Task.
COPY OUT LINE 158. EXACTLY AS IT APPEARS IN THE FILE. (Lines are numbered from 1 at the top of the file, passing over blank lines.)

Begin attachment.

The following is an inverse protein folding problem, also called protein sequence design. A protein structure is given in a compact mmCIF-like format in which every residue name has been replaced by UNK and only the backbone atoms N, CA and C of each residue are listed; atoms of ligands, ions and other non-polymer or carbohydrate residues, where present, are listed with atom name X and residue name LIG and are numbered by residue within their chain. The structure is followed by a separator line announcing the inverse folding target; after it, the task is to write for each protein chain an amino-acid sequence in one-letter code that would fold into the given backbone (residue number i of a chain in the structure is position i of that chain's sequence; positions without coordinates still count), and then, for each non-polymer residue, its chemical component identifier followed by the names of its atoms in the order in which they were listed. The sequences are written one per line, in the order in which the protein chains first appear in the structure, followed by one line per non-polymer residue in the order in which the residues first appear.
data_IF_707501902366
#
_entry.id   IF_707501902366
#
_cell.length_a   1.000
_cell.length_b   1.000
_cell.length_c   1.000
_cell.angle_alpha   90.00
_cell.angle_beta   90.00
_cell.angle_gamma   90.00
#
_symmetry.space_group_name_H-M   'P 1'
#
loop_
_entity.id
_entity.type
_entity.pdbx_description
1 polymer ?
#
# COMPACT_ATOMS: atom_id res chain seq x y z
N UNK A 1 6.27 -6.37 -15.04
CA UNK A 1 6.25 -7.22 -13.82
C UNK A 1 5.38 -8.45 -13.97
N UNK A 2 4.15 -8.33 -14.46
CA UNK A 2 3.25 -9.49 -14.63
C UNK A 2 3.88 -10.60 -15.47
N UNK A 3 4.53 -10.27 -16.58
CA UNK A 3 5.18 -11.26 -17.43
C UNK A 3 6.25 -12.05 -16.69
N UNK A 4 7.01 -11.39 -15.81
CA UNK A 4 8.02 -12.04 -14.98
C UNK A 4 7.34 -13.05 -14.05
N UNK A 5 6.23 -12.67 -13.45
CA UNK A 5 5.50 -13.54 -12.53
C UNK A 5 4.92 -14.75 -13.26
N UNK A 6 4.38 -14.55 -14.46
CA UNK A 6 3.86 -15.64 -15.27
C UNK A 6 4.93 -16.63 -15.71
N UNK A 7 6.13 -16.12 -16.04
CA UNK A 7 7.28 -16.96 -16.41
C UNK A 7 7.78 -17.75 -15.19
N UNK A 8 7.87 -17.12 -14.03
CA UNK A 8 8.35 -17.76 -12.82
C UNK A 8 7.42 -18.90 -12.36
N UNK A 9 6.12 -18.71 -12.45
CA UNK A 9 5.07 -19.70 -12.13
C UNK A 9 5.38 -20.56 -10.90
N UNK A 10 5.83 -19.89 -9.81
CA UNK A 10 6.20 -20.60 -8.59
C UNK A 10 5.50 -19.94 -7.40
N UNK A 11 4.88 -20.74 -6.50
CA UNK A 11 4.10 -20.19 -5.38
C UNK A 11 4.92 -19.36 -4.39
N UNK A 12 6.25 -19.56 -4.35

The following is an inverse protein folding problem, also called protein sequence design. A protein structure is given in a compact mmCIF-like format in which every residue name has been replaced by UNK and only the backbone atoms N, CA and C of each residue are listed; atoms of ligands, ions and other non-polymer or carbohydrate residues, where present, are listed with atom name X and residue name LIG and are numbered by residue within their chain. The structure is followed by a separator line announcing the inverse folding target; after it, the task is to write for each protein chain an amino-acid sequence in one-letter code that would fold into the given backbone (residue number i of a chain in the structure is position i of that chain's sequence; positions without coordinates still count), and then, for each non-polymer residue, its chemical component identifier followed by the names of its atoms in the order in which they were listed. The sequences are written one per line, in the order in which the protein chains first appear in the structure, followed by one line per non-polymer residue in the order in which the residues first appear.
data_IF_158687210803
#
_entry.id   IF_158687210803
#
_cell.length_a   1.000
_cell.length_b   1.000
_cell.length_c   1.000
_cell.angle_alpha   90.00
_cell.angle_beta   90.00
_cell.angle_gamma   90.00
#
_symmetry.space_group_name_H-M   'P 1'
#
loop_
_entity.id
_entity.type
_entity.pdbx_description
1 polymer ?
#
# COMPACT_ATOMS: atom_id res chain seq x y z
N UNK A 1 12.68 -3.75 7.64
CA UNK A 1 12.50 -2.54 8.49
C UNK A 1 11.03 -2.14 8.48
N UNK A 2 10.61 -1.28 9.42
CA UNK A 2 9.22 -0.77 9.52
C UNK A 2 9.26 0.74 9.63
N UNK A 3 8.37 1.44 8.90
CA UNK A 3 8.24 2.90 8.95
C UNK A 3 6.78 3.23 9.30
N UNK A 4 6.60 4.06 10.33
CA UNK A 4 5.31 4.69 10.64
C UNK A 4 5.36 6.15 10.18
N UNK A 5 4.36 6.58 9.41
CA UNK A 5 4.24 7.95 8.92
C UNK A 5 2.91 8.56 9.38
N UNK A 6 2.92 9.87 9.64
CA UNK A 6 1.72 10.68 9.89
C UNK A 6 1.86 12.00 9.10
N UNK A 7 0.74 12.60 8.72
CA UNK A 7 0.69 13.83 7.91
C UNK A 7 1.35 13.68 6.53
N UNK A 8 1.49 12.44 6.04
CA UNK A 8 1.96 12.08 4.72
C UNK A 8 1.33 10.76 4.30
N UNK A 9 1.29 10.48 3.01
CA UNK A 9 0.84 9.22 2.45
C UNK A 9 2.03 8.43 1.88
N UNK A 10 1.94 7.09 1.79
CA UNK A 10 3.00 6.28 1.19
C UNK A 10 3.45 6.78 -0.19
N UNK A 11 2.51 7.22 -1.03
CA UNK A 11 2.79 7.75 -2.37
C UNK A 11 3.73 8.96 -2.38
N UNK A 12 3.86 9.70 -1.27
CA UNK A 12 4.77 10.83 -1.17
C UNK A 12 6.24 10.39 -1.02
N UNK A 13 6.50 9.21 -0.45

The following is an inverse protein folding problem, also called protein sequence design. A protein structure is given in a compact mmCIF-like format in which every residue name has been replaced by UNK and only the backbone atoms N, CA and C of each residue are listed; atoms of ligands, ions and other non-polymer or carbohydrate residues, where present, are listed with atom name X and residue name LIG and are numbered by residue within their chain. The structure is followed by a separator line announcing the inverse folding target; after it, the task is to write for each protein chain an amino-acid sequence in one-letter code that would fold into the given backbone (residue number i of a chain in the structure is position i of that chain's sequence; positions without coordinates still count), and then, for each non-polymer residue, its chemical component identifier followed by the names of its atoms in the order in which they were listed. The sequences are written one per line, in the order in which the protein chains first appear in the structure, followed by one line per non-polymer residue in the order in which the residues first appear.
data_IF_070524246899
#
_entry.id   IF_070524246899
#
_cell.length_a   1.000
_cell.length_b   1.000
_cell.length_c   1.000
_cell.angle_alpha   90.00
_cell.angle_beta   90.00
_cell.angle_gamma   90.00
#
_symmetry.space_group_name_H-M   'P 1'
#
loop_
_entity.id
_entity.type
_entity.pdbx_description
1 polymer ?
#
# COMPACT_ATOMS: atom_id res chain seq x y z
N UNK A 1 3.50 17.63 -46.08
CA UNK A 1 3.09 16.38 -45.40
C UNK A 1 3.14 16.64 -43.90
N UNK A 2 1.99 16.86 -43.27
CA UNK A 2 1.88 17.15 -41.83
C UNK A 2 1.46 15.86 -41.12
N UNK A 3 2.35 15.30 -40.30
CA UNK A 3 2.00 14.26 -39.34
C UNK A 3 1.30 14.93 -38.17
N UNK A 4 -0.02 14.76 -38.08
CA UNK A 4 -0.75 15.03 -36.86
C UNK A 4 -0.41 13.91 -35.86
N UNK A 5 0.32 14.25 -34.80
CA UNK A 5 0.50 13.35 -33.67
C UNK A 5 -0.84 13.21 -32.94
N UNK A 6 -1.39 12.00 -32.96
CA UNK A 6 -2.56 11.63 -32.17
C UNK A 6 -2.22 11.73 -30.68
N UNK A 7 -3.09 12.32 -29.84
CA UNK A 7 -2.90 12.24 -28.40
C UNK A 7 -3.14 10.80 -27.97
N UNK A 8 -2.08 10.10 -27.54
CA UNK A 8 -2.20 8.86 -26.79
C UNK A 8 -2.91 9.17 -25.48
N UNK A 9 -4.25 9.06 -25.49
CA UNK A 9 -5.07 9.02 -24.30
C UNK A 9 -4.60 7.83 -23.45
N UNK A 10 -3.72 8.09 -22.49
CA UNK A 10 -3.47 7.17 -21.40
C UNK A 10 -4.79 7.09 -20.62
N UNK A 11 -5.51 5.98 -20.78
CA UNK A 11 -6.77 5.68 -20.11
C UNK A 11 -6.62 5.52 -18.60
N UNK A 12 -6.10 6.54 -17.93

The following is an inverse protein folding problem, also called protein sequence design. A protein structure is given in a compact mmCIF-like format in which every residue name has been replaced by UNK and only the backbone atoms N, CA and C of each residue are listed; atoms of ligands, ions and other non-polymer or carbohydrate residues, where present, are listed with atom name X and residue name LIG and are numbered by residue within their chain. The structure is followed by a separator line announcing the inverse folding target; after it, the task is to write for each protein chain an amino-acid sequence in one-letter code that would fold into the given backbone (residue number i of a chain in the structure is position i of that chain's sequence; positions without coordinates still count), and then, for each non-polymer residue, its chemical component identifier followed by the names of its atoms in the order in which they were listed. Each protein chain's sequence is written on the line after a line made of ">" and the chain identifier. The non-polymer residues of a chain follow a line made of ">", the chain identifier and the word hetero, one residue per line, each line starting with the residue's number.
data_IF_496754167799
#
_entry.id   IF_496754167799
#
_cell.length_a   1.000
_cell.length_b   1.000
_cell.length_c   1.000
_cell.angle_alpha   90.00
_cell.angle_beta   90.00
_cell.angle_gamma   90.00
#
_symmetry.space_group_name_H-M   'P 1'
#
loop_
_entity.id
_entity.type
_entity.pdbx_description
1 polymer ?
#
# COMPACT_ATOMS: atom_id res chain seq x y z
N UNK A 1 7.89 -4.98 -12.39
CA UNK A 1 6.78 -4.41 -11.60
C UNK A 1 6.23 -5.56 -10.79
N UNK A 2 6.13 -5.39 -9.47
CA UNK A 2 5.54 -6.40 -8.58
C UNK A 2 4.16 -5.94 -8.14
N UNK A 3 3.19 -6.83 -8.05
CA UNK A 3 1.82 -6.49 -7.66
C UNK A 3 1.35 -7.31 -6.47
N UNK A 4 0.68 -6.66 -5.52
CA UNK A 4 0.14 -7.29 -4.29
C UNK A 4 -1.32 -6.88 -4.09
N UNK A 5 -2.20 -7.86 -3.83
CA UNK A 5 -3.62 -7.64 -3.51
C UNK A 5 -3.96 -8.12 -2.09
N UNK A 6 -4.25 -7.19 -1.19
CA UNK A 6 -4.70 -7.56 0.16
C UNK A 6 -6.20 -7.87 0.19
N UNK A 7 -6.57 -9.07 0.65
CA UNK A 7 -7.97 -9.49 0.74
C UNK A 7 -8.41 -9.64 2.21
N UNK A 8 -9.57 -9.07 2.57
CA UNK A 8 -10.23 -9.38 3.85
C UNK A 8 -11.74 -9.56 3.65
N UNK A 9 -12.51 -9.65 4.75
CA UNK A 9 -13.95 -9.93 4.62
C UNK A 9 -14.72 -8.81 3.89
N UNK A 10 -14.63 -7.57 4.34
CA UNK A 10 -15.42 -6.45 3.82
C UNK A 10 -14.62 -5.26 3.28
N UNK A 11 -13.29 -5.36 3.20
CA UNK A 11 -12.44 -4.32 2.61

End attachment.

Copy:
C UNK A 8 -2.91 9.17 -25.48